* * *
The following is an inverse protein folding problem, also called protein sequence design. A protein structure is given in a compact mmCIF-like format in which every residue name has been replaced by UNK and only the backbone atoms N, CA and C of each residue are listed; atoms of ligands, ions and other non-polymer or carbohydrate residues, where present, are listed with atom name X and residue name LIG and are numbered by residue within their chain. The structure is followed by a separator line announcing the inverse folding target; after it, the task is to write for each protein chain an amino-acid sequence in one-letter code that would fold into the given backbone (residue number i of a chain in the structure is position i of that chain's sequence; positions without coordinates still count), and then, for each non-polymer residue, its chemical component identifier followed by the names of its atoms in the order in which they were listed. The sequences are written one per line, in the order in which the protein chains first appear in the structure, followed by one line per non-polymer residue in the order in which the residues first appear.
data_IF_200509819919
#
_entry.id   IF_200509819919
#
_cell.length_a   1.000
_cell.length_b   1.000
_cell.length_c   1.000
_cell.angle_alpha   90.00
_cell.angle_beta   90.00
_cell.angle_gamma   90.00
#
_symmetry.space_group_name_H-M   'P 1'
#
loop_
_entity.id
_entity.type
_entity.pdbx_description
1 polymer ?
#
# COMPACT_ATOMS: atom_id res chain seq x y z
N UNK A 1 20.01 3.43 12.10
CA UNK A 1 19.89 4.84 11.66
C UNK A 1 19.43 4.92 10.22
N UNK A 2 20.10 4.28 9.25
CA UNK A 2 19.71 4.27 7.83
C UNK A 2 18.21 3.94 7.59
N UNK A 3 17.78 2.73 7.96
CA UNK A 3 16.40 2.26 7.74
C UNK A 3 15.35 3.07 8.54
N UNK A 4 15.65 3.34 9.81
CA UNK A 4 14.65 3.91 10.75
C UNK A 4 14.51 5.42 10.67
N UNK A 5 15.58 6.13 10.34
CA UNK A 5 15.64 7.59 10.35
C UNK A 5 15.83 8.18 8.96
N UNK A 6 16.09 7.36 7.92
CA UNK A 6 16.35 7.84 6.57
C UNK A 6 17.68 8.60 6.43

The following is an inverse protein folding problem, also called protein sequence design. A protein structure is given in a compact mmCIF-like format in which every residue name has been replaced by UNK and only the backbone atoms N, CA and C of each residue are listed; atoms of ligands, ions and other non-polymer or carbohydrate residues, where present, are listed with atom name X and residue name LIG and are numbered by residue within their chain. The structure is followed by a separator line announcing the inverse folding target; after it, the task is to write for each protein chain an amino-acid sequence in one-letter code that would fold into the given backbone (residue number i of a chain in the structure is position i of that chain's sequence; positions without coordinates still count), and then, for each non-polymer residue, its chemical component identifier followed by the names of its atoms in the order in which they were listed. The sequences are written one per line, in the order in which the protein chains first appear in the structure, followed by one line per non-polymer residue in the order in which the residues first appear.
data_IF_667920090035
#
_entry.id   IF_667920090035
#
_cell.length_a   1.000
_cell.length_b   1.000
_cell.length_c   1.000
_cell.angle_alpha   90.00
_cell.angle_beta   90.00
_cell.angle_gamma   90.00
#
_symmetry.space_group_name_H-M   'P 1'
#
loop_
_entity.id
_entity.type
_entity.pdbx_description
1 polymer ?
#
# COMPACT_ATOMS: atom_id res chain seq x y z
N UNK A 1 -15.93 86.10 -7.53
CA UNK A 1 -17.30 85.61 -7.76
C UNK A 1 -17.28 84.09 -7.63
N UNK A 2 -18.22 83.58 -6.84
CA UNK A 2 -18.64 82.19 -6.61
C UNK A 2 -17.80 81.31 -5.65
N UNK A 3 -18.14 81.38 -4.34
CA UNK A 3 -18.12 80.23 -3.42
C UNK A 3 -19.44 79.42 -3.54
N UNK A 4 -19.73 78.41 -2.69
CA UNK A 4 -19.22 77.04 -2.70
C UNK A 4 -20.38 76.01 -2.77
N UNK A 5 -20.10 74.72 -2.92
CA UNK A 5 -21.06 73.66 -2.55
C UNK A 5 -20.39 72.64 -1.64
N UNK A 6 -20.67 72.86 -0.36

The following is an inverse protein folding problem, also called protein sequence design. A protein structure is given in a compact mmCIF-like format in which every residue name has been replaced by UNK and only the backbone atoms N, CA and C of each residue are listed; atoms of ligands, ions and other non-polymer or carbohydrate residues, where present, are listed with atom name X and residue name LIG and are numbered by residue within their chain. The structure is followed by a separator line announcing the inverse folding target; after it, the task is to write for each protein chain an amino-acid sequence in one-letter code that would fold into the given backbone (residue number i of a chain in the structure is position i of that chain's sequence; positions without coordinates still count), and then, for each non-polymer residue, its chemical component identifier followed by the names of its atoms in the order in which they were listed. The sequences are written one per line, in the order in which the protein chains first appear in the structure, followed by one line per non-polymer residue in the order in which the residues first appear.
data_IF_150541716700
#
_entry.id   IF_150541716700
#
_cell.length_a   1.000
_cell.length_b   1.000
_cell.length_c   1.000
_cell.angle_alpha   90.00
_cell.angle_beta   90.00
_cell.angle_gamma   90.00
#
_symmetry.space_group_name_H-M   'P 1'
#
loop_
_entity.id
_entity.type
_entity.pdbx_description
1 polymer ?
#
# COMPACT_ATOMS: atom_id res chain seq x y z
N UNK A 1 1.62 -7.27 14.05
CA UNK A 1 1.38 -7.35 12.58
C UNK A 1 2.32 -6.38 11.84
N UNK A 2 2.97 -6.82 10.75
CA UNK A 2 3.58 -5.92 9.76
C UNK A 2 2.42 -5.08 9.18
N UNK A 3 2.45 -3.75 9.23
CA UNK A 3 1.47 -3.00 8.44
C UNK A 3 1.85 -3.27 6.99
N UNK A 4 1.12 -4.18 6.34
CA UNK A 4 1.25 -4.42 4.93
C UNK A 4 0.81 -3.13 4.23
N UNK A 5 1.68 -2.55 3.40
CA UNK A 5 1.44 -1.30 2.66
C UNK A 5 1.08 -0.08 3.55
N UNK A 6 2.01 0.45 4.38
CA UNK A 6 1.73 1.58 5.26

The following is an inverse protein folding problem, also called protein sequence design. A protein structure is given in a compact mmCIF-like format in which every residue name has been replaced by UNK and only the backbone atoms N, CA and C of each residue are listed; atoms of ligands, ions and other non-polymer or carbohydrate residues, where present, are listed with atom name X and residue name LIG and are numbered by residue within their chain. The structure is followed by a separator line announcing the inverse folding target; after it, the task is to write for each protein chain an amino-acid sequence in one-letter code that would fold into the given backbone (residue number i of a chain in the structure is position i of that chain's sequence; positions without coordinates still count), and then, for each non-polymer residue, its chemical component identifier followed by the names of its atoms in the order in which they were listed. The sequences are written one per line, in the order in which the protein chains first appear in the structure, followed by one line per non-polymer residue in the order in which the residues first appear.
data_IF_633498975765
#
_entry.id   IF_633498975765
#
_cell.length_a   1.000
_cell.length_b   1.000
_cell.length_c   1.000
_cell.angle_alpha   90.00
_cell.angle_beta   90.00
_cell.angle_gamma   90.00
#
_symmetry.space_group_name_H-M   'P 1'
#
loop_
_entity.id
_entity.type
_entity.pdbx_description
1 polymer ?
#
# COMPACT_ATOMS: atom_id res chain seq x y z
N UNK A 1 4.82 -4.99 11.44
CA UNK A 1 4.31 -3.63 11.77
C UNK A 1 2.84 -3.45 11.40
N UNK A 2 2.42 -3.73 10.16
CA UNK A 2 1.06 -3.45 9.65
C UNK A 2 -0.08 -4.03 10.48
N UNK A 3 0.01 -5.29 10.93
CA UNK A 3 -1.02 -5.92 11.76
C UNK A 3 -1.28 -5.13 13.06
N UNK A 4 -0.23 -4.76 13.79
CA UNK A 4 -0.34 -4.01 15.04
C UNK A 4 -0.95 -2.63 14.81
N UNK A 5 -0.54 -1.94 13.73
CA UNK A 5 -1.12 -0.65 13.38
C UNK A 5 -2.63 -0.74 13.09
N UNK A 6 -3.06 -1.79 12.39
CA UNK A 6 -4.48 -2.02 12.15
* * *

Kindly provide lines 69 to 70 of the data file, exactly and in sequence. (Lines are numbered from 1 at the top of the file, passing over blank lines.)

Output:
C UNK A 3 -19.44 79.42 -3.54
N UNK A 4 -19.73 78.41 -2.69